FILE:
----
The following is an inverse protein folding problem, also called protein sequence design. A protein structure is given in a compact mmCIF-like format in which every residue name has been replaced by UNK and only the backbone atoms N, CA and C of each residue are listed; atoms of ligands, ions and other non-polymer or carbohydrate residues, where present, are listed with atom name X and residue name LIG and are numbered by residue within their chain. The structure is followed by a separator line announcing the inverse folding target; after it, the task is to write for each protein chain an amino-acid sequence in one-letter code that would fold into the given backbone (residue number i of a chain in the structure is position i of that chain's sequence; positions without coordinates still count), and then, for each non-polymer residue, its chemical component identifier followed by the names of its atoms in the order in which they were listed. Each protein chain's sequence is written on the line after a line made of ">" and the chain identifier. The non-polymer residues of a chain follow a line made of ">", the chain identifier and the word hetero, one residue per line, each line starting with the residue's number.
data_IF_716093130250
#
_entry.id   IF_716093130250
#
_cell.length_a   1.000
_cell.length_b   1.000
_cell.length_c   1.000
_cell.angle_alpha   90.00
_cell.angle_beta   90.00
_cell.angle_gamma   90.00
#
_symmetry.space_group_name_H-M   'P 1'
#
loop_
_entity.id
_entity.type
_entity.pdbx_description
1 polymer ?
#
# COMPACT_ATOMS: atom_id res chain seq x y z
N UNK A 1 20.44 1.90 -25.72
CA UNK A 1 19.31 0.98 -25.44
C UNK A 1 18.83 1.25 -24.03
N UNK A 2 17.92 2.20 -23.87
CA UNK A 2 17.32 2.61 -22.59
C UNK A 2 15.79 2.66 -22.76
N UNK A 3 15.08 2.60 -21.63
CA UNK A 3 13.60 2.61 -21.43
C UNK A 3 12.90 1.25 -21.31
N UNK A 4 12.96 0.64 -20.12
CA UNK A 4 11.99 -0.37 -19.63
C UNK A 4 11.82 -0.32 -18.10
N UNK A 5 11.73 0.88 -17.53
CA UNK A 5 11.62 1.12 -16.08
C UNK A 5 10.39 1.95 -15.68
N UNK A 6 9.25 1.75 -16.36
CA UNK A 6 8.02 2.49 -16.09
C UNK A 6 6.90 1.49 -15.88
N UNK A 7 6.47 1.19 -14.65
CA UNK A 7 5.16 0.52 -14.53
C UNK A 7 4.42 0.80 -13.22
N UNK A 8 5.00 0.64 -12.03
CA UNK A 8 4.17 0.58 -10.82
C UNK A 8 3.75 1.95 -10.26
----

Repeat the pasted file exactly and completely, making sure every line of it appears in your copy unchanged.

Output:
The following is an inverse protein folding problem, also called protein sequence design. A protein structure is given in a compact mmCIF-like format in which every residue name has been replaced by UNK and only the backbone atoms N, CA and C of each residue are listed; atoms of ligands, ions and other non-polymer or carbohydrate residues, where present, are listed with atom name X and residue name LIG and are numbered by residue within their chain. The structure is followed by a separator line announcing the inverse folding target; after it, the task is to write for each protein chain an amino-acid sequence in one-letter code that would fold into the given backbone (residue number i of a chain in the structure is position i of that chain's sequence; positions without coordinates still count), and then, for each non-polymer residue, its chemical component identifier followed by the names of its atoms in the order in which they were listed. Each protein chain's sequence is written on the line after a line made of ">" and the chain identifier. The non-polymer residues of a chain follow a line made of ">", the chain identifier and the word hetero, one residue per line, each line starting with the residue's number.
data_IF_716093130250
#
_entry.id   IF_716093130250
#
_cell.length_a   1.000
_cell.length_b   1.000
_cell.length_c   1.000
_cell.angle_alpha   90.00
_cell.angle_beta   90.00
_cell.angle_gamma   90.00
#
_symmetry.space_group_name_H-M   'P 1'
#
loop_
_entity.id
_entity.type
_entity.pdbx_description
1 polymer ?
#
# COMPACT_ATOMS: atom_id res chain seq x y z
N UNK A 1 20.44 1.90 -25.72
CA UNK A 1 19.31 0.98 -25.44
C UNK A 1 18.83 1.25 -24.03
N UNK A 2 17.92 2.20 -23.87
CA UNK A 2 17.32 2.61 -22.59
C UNK A 2 15.79 2.66 -22.76
N UNK A 3 15.08 2.60 -21.63
CA UNK A 3 13.60 2.61 -21.43
C UNK A 3 12.90 1.25 -21.31
N UNK A 4 12.96 0.64 -20.12
CA UNK A 4 11.99 -0.37 -19.63
C UNK A 4 11.82 -0.32 -18.10
N UNK A 5 11.73 0.88 -17.53
CA UNK A 5 11.62 1.12 -16.08
C UNK A 5 10.39 1.95 -15.68
N UNK A 6 9.25 1.75 -16.36
CA UNK A 6 8.02 2.49 -16.09
C UNK A 6 6.90 1.49 -15.88
N UNK A 7 6.47 1.19 -14.65
CA UNK A 7 5.16 0.52 -14.53
C UNK A 7 4.42 0.80 -13.22
N UNK A 8 5.00 0.64 -12.03
CA UNK A 8 4.17 0.58 -10.82
C UNK A 8 3.75 1.95 -10.26